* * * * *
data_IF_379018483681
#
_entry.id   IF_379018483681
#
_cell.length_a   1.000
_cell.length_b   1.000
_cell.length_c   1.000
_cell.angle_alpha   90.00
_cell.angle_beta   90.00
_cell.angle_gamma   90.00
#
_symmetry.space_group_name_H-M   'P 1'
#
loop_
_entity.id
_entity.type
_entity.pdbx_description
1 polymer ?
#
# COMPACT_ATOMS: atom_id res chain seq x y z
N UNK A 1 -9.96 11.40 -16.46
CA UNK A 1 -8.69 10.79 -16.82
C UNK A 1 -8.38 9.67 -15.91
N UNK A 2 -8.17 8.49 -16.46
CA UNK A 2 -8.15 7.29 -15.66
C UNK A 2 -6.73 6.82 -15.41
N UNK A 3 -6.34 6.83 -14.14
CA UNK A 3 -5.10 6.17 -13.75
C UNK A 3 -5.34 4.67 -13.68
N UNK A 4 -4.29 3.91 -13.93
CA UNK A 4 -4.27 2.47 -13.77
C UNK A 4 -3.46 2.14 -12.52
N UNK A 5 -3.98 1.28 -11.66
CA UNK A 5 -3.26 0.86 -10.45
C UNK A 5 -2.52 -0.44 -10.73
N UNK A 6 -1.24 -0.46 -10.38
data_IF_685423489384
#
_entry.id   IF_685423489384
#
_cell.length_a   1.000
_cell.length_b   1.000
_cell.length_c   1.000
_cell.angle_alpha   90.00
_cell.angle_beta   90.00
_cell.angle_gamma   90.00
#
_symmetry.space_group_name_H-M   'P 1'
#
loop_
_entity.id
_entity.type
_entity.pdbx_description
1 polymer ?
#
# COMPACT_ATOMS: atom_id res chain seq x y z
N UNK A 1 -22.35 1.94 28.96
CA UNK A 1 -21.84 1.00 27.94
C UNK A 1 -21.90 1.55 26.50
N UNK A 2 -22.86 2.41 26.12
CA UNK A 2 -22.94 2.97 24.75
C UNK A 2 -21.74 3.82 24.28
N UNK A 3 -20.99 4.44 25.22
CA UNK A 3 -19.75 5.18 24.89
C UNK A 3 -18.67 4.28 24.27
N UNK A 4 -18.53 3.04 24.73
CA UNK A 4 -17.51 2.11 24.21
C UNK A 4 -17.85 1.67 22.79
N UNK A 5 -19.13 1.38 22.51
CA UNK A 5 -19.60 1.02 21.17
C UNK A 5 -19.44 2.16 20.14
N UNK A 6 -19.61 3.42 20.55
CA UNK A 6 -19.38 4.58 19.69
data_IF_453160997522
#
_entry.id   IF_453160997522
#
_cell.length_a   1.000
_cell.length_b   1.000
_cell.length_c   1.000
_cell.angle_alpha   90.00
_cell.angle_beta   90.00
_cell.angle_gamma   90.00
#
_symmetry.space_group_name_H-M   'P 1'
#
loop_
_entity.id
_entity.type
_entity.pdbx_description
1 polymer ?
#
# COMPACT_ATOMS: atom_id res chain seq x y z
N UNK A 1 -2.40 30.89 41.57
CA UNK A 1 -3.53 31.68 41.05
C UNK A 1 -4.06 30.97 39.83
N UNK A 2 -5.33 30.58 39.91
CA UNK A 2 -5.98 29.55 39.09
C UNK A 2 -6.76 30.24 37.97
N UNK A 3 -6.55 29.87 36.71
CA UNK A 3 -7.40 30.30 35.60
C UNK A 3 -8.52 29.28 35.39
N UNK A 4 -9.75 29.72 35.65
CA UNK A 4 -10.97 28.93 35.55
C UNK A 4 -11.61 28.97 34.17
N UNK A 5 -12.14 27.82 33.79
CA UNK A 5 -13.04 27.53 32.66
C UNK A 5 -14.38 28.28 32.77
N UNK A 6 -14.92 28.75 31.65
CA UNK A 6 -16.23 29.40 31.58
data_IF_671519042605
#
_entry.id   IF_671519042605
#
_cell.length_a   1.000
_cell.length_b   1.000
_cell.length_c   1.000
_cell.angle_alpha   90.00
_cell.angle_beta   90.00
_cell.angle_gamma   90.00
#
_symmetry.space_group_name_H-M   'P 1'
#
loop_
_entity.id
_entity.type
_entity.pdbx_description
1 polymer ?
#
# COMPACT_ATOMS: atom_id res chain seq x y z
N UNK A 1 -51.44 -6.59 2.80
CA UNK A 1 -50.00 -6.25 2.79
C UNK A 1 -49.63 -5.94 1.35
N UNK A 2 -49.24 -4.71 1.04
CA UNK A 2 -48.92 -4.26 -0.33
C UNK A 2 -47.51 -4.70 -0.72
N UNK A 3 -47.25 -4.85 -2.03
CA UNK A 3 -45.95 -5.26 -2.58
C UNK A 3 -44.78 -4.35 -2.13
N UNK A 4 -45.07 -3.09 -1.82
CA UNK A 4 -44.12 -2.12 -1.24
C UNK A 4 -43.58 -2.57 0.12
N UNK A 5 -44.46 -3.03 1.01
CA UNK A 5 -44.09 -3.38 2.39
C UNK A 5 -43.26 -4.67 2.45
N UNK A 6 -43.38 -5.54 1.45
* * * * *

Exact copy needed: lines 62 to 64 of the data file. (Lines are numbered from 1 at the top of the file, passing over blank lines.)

C UNK A 2 -21.74 3.82 24.28
N UNK A 3 -20.99 4.44 25.22
CA UNK A 3 -19.75 5.18 24.89